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Facebook's Member Profile Image Used to Sell Dating Services

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A brew-ha this week over at Facebook highlights the fact that many are learning the accepted norms of social networking and media. Apparently, a Facebook third-party developer used the profile picture of a Facebook member (without permission) to create an online advertisement for a singles group.

Once notified, Facebook immediately contacted its third party developer community issuing a stern warning to abide by its privacy policy. However, the breach of privacy (use of the member’s image) had already hit the news and blogs highlighting the need for industry norms to be defined and expressed by the larger body of companies providing products and services to companies advertising on sites like Facebook, MySpace, and Linkedin.


(read "Evolution of Web Ads: Social Media's New Challenge" by Alexandra Klein at CNBC: http://www.cnbc.com/id/32172315)



I remember back in the early days of the Internet when online advertising (in the form of banner) was becoming popular. Many mistakes were made by companies pushing the envelope of what was technologically and socially responsible. Some made mistakes while most defined the “norms” of online advertising which are not accepted by the masses. Soon, a time will emerge where the norms of advertising on social networking sites exists – but until then – we will continue to watch a few companies hiccup.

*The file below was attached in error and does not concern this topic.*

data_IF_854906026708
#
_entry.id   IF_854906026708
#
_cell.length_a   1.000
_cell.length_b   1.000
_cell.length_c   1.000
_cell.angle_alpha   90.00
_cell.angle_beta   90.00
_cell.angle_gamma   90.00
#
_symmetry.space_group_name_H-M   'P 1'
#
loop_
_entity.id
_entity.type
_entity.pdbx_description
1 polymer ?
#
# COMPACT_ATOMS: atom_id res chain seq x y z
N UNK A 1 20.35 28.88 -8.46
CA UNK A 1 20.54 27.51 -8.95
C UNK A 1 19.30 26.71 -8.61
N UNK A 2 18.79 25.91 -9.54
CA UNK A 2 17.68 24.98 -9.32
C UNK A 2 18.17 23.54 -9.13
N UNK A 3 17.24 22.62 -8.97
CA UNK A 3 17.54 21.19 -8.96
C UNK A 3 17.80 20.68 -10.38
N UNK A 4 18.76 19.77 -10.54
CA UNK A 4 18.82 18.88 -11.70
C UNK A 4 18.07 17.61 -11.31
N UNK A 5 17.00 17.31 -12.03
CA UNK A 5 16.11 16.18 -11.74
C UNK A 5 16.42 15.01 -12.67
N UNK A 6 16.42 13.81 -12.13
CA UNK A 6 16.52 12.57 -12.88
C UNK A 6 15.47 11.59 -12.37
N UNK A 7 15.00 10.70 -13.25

Advertising on social networking and media sites can be great for advertisers – it is a great way to extend brand, increase conversion rates, and speak to new audiences. However, brands must also be careful when asking their ad agencies and marketing service providers to push the envelope since they may inadvertently break a site’s privacy policy.


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Same helpful post but there are some nub where I resolve not agree. But overall its very good.

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